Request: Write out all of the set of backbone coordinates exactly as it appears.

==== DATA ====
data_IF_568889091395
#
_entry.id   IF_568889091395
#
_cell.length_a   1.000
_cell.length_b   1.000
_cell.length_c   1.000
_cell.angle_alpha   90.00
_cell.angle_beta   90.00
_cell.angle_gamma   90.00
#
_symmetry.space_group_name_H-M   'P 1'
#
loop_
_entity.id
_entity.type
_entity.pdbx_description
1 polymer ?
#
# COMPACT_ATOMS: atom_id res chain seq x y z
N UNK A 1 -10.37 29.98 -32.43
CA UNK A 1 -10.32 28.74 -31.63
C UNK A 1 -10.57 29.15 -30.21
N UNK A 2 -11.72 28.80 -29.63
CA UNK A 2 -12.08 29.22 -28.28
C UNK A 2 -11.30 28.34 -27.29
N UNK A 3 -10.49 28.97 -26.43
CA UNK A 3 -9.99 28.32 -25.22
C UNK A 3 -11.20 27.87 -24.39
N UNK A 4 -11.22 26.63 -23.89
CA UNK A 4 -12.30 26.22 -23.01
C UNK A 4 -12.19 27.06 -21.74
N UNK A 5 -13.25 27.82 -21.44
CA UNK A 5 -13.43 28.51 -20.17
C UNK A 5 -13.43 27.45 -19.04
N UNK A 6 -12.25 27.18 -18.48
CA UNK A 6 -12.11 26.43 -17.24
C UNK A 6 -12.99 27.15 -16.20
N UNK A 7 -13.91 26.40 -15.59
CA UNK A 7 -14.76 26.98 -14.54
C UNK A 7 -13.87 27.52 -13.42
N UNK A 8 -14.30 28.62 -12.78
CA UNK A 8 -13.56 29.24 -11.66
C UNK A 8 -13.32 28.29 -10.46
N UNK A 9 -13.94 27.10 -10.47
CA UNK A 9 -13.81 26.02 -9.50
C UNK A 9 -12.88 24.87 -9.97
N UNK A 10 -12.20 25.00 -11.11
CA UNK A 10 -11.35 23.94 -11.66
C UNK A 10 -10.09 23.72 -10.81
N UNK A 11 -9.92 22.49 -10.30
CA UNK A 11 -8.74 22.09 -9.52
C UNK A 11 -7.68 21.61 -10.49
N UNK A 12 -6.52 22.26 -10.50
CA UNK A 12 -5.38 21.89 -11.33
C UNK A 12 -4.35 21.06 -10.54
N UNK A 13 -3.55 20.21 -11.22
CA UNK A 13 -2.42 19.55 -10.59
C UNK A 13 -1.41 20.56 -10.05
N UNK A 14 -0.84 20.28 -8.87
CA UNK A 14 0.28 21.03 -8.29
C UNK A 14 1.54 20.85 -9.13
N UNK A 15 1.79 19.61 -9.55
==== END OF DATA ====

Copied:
data_IF_568889091395
#
_entry.id   IF_568889091395
#
_cell.length_a   1.000
_cell.length_b   1.000
_cell.length_c   1.000
_cell.angle_alpha   90.00
_cell.angle_beta   90.00
_cell.angle_gamma   90.00
#
_symmetry.space_group_name_H-M   'P 1'
#
loop_
_entity.id
_entity.type
_entity.pdbx_description
1 polymer ?
#
# COMPACT_ATOMS: atom_id res chain seq x y z
N UNK A 1 -10.37 29.98 -32.43
CA UNK A 1 -10.32 28.74 -31.63
C UNK A 1 -10.57 29.15 -30.21
N UNK A 2 -11.72 28.80 -29.63
CA UNK A 2 -12.08 29.22 -28.28
C UNK A 2 -11.30 28.34 -27.29
N UNK A 3 -10.49 28.97 -26.43
CA UNK A 3 -9.99 28.32 -25.22
C UNK A 3 -11.20 27.87 -24.39
N UNK A 4 -11.22 26.63 -23.89
CA UNK A 4 -12.30 26.22 -23.01
C UNK A 4 -12.19 27.06 -21.74
N UNK A 5 -13.25 27.82 -21.44
CA UNK A 5 -13.43 28.51 -20.17
C UNK A 5 -13.43 27.45 -19.04
N UNK A 6 -12.25 27.18 -18.48
CA UNK A 6 -12.11 26.43 -17.24
C UNK A 6 -12.99 27.15 -16.20
N UNK A 7 -13.91 26.40 -15.59
CA UNK A 7 -14.76 26.98 -14.54
C UNK A 7 -13.87 27.52 -13.42
N UNK A 8 -14.30 28.62 -12.78
CA UNK A 8 -13.56 29.24 -11.66
C UNK A 8 -13.32 28.29 -10.46
N UNK A 9 -13.94 27.10 -10.47
CA UNK A 9 -13.81 26.02 -9.50
C UNK A 9 -12.88 24.87 -9.97
N UNK A 10 -12.20 25.00 -11.11
CA UNK A 10 -11.35 23.94 -11.66
C UNK A 10 -10.09 23.72 -10.81
N UNK A 11 -9.92 22.49 -10.30
CA UNK A 11 -8.74 22.09 -9.52
C UNK A 11 -7.68 21.61 -10.49
N UNK A 12 -6.52 22.26 -10.50
CA UNK A 12 -5.38 21.89 -11.33
C UNK A 12 -4.35 21.06 -10.54
N UNK A 13 -3.55 20.21 -11.22
CA UNK A 13 -2.42 19.55 -10.59
C UNK A 13 -1.41 20.56 -10.05
N UNK A 14 -0.84 20.28 -8.87
CA UNK A 14 0.28 21.03 -8.29
C UNK A 14 1.54 20.85 -9.13
N UNK A 15 1.79 19.61 -9.55